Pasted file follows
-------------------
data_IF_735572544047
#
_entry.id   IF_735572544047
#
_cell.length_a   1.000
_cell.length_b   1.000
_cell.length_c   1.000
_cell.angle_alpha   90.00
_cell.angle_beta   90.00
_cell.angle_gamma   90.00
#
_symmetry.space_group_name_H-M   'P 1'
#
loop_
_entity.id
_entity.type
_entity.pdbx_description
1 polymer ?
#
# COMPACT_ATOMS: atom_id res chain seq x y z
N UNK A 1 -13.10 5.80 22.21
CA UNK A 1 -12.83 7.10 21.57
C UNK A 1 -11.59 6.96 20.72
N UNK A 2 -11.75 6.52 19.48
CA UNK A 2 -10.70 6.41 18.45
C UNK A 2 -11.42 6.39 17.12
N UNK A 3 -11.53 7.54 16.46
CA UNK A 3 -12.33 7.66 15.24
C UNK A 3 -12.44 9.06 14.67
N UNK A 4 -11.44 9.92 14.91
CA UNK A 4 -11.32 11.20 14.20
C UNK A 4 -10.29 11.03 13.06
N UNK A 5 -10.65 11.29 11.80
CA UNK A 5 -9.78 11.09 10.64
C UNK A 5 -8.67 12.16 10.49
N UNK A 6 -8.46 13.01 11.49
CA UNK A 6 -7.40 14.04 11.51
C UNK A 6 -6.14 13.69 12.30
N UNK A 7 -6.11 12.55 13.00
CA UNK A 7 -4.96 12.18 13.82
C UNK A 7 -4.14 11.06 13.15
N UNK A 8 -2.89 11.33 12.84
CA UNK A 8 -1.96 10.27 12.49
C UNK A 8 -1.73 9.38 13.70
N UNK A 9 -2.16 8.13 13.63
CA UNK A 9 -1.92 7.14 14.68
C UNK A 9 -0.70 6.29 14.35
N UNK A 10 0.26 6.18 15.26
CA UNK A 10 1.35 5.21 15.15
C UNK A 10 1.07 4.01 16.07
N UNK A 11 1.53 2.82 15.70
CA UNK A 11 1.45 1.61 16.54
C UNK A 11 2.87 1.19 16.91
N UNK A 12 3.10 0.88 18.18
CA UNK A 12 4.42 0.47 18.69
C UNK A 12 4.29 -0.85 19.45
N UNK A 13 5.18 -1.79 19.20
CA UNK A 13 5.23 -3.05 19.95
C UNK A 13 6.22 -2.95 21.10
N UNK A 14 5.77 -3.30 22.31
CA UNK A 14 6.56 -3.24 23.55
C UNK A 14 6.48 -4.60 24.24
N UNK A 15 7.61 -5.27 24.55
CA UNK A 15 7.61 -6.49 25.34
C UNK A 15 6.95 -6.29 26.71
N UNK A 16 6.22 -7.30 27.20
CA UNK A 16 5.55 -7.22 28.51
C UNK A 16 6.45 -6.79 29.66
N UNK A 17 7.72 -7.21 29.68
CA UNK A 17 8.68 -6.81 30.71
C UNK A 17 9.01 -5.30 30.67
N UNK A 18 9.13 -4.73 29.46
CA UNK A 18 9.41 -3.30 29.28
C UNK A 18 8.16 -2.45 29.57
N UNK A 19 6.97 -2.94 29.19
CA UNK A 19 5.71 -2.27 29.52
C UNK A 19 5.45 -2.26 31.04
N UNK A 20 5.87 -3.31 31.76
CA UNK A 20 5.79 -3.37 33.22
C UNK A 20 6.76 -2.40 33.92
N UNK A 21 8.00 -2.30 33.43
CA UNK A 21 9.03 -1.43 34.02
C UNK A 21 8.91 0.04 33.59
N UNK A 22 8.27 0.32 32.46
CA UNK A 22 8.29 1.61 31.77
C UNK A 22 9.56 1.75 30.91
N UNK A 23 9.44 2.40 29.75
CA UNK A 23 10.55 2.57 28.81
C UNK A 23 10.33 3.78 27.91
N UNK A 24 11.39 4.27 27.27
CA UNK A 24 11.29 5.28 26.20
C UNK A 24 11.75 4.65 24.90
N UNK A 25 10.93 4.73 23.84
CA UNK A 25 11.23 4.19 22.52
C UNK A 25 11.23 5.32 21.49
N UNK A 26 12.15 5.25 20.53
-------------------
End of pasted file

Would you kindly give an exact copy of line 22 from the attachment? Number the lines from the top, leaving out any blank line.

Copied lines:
CA UNK A 1 -12.83 7.10 21.57